• Does the company have an ethical or moral obligation to pay regardless of circumstances?

QUESTION TWO:

AIG has accepted, according to published reports, upwards of $170 BILLION of government bailout money.  Sorry for the editoral content, but that is quite amazing by any standard that I could consider.  Nothing like that has happened in my lifetime and I’m over a half century in years.  So – here are some questions to consider:

  • Should AIG be forced to void pre-existing employment and bonus contracts if they accept government bailout money?
  • Should bonuses be paid?
  • What basis or grounds for payment or nonpayment make sense for AIG?

QUESTION THREE:

If a homebuilder constructs a home and finds that he/she cannot sell it for the asking price and, in fact, finds that the market for his product is below the construction loan – what happens?  Most of the time, the bank will foreclose and the sub-contractors, who have mechanic leins against the property, lose their time and receivable.  In other words, they lose because circumstances have changed.

  • Is AIG in the same circumstance?
  • Should the employment compensation contracts be treated similar to a mechanics lien – void through forclosure?
  • Is the government’s bailout of AIG in effect a forclosure to avoid bankrupcy?
  • Is there any reason that AIG should be treated differently than other small businesses that are unable to honor their commitments today?

FINAL THOUGHTS:

The definition of business ethics is, in business situations, the discipline dealing with what is good and bad and with a moral duty and obligation.  The question for AIG is – what is the ethical thing to do?  As a business ethics speaker, there is no right or wrong answer to most situations, it rather is a function of doing the right thing considering all the facts and circumstances.  My opinion – the moral duty and obligation in this situation is to void the employment bonus contracts and accept that were it not for the taxpayers, AIG would not be in business!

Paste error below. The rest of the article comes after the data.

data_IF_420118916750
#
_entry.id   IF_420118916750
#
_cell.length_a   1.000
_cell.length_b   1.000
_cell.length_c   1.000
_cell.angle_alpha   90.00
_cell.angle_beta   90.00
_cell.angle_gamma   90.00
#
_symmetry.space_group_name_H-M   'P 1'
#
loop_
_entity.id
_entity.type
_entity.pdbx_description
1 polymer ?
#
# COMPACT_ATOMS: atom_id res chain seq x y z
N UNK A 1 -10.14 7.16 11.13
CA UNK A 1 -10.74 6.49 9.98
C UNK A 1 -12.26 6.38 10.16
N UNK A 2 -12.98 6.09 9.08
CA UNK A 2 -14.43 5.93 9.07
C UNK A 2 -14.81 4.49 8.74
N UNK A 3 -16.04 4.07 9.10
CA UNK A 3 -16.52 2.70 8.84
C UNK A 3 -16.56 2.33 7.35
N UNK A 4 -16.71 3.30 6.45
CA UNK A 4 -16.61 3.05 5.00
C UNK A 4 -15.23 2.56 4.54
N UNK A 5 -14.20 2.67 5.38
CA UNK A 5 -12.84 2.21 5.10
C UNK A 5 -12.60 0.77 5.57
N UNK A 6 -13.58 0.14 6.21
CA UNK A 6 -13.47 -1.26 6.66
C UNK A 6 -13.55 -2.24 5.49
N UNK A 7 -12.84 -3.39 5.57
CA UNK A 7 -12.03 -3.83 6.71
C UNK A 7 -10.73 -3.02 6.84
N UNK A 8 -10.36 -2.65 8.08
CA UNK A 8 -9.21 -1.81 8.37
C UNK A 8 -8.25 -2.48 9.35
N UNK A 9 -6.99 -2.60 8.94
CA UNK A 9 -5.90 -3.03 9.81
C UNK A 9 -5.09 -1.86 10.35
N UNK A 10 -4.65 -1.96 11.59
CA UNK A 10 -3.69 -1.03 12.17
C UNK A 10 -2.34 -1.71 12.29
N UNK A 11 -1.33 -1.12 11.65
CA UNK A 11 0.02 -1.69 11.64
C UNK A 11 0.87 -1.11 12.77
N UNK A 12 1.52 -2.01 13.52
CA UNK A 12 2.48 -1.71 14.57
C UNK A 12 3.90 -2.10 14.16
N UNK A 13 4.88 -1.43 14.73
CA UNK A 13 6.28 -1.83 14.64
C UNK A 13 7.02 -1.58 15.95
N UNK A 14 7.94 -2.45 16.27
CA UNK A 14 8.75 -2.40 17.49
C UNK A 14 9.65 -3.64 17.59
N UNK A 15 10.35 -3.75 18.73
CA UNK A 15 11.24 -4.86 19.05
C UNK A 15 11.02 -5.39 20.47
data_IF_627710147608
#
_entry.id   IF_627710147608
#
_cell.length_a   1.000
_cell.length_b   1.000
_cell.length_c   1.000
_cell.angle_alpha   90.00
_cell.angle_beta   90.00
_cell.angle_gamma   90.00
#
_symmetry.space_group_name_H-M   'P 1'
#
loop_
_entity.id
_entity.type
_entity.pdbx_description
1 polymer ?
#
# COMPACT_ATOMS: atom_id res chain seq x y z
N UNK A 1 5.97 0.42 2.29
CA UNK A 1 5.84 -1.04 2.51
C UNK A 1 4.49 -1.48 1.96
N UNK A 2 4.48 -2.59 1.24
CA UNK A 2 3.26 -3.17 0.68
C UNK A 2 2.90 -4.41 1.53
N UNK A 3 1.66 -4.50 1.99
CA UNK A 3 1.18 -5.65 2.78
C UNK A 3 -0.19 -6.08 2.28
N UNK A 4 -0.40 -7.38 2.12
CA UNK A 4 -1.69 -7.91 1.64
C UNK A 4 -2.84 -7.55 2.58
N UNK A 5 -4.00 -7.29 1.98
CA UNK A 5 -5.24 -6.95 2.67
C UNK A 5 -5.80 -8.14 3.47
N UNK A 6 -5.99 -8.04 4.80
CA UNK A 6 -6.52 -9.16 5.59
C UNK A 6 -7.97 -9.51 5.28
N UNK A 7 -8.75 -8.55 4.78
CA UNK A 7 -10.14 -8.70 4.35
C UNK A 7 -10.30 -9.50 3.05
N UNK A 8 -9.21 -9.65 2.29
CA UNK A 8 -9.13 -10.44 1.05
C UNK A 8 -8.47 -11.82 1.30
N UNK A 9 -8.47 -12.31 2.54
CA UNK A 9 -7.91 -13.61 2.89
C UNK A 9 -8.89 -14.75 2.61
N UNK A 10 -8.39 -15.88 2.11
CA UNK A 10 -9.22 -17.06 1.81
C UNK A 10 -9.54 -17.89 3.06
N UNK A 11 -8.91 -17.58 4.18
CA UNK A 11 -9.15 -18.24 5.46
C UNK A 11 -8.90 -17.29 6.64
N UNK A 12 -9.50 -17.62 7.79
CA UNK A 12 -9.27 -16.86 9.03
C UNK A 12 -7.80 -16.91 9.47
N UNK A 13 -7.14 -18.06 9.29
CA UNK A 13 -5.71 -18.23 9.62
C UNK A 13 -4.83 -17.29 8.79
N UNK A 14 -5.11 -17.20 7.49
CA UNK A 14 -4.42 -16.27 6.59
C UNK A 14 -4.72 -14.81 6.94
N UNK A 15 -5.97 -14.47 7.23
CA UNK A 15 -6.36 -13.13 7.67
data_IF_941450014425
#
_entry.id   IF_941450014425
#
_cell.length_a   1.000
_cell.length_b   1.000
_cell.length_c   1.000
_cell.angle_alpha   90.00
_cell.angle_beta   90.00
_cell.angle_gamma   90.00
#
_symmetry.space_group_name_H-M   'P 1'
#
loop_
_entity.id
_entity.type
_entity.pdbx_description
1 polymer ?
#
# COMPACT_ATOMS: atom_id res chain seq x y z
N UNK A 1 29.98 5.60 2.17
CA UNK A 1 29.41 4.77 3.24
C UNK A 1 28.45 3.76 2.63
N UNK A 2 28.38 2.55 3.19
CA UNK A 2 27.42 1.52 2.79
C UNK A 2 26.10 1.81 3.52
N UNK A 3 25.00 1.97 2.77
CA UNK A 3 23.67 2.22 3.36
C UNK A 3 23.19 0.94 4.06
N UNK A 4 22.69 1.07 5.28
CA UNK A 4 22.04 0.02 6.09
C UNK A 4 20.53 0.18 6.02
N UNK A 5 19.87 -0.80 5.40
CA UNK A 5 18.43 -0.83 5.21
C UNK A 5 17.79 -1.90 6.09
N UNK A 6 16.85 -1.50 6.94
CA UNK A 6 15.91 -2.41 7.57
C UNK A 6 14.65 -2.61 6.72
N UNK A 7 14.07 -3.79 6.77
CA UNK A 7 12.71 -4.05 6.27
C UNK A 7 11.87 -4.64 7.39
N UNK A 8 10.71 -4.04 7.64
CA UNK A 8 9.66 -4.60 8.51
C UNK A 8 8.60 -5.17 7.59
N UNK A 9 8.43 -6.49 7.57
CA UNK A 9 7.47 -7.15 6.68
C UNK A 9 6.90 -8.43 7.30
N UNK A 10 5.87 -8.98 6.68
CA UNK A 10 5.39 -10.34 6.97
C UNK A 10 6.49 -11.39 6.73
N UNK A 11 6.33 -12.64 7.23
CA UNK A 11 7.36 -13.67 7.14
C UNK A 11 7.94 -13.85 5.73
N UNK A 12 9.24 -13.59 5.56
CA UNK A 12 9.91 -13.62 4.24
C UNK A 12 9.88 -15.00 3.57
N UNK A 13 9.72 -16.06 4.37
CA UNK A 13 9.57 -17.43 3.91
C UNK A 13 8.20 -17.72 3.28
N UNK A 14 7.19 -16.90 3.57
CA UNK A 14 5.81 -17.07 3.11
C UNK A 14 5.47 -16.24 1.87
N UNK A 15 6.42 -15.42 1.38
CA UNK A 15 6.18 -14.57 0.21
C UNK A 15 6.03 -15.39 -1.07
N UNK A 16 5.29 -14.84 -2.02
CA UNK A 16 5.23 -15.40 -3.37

Now is the time for AIG and any organization that accpets bailout money to make the tough decisions that honor the trust that the federal government and taxpayers have given them.  Look to Lee Iacocca’s example – when the government bailed out Chrysler, he took $1 as his compensation.  Perhaps the folks at AIG should take note.  One thing is for sure they are not winning friends and influencing people – at least not positively.

YOUR COMMENTS WELCOME!



Bernie Madoff – The Human Tragedy. Is Compassion Possible?

March 14, 2009

At the end of the movie – Saving Private Ryan – Ryan, as an old man speaks these words to his wife who walks up to his side:

“Tell me I’ve have led a good life.  Tell me I’m a good man.”

I must say that, although I’ve seen that movie many times, I am always brought to tears.  I am touched knowing that others come into our lives for a reason and, through their efforts, we find that our lives are shaped.  In Ryan’s case, his concern was living up to the sacrifice made for him and on his behalf.  Ryan wanted to know if the life he lived and the legacy he left was worth the price.